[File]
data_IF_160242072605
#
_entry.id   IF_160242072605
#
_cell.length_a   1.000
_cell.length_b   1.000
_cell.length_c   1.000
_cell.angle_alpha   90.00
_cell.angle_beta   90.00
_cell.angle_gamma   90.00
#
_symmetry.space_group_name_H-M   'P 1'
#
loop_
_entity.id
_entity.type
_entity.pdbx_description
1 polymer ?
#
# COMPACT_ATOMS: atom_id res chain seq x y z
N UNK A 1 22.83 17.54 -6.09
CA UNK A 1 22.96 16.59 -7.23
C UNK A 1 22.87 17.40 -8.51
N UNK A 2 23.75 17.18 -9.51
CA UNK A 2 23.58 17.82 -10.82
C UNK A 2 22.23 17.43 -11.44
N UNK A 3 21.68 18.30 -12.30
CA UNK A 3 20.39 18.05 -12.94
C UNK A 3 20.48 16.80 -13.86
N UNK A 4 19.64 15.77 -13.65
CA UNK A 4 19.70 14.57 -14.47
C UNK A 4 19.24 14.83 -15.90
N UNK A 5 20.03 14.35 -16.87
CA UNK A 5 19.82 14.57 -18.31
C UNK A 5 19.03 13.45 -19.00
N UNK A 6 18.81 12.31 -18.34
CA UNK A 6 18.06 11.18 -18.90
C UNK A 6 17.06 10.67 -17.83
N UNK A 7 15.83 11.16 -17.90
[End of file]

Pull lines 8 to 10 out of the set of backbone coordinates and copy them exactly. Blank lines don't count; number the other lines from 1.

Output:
_cell.angle_alpha   90.00
_cell.angle_beta   90.00
_cell.angle_gamma   90.00